Don't you notice that some restaurants arbore a big sign: "We serve here AUTHENTIC Vietnamese cuisine" ? What it means is it's served by Vietnamese-Vietnamese and not Chinese-Vietnamese...

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                    • #40
                      Originally posted by lirelou View Post
                      Balut is the philippine version. Yes, the wife eats lots of duck eggs, and properly aged chicken and quail eggs as well. But the legendary Blue Duck egg is alive and well in the Mekong. The hey also eat these in Taiwan. The proper way to eat it is to use the sulhpurous smelling thing to make a sauce that food is dipped into. No one told me that when I was in Taiwan, and I accepted the challenge to eat one whole. Yecchh!

                      Oh, yeah, the "100 year old duck egg" is also a southern Chinese specialty.

                      You can find dog meat restaurants throughout Vietnam now, especially in areas where our favorite ****ies were resettled after 1975.
                      I'm sorry-but given a choice between Balut or Lassie- Woof! Woof! ... Pic alone is a gagger. you are one serious baddass LL!
                      Attached Files
                      Last edited by Leonardo63; 27 Feb 12, 10:32.

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                      • #41
                        Just how do you define "Vietnamese"? I have met a number of people that say they are Vietnamese, but are actually ethnic Cambodians. Also there are the Hill tribes?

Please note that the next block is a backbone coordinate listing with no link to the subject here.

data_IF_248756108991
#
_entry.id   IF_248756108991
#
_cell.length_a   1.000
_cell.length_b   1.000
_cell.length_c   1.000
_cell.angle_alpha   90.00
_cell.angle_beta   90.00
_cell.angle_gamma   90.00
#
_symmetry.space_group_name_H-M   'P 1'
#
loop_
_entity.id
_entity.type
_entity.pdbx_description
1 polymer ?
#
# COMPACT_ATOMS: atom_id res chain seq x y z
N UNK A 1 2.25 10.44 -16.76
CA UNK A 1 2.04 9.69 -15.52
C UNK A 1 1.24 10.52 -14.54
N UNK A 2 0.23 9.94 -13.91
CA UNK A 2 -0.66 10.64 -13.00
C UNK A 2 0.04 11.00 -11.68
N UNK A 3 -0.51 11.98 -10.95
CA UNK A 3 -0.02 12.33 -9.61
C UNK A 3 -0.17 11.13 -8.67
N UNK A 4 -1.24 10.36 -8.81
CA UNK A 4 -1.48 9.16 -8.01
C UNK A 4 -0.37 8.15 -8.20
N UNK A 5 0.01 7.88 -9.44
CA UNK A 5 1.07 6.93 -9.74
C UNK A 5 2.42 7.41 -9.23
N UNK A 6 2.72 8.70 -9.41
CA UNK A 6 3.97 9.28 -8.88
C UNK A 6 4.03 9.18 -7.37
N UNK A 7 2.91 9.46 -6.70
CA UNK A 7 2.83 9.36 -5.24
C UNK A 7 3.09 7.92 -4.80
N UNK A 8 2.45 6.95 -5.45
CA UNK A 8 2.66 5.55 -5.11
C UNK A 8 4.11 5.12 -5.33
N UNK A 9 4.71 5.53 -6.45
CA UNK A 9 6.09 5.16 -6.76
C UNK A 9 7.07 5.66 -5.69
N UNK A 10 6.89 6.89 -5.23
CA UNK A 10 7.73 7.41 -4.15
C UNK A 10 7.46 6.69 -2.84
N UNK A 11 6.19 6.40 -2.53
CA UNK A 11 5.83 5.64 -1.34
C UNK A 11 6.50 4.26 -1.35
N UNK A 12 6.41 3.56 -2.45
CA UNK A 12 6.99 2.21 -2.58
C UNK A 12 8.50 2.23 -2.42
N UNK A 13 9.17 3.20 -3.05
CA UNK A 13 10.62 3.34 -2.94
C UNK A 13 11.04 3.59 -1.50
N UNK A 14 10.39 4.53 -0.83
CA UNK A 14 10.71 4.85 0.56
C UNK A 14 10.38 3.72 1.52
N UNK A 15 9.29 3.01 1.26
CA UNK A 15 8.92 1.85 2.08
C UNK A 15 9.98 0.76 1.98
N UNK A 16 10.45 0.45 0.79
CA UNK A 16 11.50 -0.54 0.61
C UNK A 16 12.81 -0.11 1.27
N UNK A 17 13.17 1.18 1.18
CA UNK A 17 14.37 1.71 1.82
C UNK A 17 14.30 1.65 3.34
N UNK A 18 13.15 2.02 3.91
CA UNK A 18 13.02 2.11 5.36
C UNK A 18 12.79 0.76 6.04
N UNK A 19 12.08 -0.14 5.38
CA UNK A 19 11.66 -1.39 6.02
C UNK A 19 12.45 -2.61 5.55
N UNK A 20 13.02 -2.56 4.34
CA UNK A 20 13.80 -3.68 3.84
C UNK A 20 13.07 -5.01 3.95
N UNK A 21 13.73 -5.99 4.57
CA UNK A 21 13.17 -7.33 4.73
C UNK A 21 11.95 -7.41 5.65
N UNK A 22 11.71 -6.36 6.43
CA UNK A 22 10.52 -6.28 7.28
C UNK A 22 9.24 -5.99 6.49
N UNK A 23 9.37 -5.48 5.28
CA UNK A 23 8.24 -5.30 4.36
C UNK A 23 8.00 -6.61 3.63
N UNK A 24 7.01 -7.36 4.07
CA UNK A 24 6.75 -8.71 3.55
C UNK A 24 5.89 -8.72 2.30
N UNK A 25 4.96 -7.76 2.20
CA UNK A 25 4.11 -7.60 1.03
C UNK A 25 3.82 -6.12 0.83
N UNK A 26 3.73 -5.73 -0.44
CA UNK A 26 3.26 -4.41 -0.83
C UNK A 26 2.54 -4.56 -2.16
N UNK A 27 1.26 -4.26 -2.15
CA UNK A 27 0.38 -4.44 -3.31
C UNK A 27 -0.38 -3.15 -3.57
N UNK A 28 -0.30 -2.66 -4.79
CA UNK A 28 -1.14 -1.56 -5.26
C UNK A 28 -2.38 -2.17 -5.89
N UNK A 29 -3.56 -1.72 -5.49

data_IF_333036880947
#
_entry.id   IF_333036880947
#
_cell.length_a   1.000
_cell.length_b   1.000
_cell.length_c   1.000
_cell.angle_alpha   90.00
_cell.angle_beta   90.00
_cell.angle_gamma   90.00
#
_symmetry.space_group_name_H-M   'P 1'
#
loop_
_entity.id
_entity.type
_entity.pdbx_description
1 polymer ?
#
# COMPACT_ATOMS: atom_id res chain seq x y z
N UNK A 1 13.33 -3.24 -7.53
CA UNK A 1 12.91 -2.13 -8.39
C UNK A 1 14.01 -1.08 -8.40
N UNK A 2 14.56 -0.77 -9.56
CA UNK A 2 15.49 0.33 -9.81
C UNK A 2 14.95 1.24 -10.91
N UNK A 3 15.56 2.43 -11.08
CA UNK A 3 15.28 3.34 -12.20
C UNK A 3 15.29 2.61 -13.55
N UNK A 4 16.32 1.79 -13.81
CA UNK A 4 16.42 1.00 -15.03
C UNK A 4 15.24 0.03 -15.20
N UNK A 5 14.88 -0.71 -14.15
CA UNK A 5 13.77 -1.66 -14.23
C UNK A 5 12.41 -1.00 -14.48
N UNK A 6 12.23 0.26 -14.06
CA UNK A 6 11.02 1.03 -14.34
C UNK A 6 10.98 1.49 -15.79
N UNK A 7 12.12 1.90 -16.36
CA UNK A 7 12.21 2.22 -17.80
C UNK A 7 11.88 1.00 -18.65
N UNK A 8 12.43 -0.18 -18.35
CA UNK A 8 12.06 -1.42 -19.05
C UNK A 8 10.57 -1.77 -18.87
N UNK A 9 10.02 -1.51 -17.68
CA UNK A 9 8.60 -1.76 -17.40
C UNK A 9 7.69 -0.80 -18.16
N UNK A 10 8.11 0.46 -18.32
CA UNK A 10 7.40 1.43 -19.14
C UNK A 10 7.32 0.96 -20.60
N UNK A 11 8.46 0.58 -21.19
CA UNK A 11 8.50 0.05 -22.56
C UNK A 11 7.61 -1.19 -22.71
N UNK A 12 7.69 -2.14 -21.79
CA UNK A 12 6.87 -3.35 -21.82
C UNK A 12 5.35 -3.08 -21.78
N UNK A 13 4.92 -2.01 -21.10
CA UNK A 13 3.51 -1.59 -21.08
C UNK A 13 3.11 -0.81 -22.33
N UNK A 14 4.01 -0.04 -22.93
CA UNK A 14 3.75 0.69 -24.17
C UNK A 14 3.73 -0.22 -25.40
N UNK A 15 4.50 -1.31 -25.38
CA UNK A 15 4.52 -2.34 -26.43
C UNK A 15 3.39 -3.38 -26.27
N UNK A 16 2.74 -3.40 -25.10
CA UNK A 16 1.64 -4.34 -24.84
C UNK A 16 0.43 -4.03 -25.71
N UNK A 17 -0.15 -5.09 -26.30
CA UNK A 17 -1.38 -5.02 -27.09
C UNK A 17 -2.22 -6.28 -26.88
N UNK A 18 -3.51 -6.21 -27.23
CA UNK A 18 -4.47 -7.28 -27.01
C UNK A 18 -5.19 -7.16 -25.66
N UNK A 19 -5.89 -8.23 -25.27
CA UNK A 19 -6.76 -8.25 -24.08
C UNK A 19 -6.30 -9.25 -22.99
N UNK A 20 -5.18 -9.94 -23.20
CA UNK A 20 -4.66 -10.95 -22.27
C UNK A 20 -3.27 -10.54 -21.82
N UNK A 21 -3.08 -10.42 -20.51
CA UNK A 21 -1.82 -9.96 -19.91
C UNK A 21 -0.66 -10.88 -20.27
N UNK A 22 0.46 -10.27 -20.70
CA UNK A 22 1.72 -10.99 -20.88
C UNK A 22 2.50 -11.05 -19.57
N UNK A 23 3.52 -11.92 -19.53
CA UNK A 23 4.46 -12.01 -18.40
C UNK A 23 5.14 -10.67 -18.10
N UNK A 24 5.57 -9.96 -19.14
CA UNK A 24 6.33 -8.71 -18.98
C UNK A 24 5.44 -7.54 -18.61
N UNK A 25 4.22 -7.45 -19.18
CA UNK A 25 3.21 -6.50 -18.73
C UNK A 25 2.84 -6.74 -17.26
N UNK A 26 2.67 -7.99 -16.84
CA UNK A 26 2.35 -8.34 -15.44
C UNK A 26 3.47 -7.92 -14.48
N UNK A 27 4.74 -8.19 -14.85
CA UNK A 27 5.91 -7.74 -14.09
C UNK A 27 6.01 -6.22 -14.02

"Authentic" can have numerous meanings. In Louisiana we can have Asians and Hispanics cooking "authentic" Cajun food...My mother cooked what she called Gumbo. My ex-wife, the Cajun curled her lip at it and called it tea and said you shouldn't be able to see through it! My sister-in-law the Hispanic uses my Mother's recipe for Gumbo and was surprized to hear about my ex's remark.

                        Pruitt
                        Pruitt, you are truly an expert! Kelt06

                        Have you been struck by the jawbone of an ASS lately?

                        by Khepesh "This is the logic of Pruitt"

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                        • #42
                          Originally posted by Leonardo63 View Post
                          I'm sorry-but given a choice between Balut or Lassie- Woof! Woof! ... Pic alone is a gagger. you are one serious baddass LL!
                          LOL, yeah, LL, you should say that it's fertilized duck egg; the egg holds not just an embryo (like you buy in the market) but the potentialized fertilized duck itself. So it's delicacy among quite a few people for some reason. And I'm ok with eating it rarely as long as I get the beer to chase it with. Also that image is for some reason even less appealing than what I normally have; maybe it's been undercooked or something.